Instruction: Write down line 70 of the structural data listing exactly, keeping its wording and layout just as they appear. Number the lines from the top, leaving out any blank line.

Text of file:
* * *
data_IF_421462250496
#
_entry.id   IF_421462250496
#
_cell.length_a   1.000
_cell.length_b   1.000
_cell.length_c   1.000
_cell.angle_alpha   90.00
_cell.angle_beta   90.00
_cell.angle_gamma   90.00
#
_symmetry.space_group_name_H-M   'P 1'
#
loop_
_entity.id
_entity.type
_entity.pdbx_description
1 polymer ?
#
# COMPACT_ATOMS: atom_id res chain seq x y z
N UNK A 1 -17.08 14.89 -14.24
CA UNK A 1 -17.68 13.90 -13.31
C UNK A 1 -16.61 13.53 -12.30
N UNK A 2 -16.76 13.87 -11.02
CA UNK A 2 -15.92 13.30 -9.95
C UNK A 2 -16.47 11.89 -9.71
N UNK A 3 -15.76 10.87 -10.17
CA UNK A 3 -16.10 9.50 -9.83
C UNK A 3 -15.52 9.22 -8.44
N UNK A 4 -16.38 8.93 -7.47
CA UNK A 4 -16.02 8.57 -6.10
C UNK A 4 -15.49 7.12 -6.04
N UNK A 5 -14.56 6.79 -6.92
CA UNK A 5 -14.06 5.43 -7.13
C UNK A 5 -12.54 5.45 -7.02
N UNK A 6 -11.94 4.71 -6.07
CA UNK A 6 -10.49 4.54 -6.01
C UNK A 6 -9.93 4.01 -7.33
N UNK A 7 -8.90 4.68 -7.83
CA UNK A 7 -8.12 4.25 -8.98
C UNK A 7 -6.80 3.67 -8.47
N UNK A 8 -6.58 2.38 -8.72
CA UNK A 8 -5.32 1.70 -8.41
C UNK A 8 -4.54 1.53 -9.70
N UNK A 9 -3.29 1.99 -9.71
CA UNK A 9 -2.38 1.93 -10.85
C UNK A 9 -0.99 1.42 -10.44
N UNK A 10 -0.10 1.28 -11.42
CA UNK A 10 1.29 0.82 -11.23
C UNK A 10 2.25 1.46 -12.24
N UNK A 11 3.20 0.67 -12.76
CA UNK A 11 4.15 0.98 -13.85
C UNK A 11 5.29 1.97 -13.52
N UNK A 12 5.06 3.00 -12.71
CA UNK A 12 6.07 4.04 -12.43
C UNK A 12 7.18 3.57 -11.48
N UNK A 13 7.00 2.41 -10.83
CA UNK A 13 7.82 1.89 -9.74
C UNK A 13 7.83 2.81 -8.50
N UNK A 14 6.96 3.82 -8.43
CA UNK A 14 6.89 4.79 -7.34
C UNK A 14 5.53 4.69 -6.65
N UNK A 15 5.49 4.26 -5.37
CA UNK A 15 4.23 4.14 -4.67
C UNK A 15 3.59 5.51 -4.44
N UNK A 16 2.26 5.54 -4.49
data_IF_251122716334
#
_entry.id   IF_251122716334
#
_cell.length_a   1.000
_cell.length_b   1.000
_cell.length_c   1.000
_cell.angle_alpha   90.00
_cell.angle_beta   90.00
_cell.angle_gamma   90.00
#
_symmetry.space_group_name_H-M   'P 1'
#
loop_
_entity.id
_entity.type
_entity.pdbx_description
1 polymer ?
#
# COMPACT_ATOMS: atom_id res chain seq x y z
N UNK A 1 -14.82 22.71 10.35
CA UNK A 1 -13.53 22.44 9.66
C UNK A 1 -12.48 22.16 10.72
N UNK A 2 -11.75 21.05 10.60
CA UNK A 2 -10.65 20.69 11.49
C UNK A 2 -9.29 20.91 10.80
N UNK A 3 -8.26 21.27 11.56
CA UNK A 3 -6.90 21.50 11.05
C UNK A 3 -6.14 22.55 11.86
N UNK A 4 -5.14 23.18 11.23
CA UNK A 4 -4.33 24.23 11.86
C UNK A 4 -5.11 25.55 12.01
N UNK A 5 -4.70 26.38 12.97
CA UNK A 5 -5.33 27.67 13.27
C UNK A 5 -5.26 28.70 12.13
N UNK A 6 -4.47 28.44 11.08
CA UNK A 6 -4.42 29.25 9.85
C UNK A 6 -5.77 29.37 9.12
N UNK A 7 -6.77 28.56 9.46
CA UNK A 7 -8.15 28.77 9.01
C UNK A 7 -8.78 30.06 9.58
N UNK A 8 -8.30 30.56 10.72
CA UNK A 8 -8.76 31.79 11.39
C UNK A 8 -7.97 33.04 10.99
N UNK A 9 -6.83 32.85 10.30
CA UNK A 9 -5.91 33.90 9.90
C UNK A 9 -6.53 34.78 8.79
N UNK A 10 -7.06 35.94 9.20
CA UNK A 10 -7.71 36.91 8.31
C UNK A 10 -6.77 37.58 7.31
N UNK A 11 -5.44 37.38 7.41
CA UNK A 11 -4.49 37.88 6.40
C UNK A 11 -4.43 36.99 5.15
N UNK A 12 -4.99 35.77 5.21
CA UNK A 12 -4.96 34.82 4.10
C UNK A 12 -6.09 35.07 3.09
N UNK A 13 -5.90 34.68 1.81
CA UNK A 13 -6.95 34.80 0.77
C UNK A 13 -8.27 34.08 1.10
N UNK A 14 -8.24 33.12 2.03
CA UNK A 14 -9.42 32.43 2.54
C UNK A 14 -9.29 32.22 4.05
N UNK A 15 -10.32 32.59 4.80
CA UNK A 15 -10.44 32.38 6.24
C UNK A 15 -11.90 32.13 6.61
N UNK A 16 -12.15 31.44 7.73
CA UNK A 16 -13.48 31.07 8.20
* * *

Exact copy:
#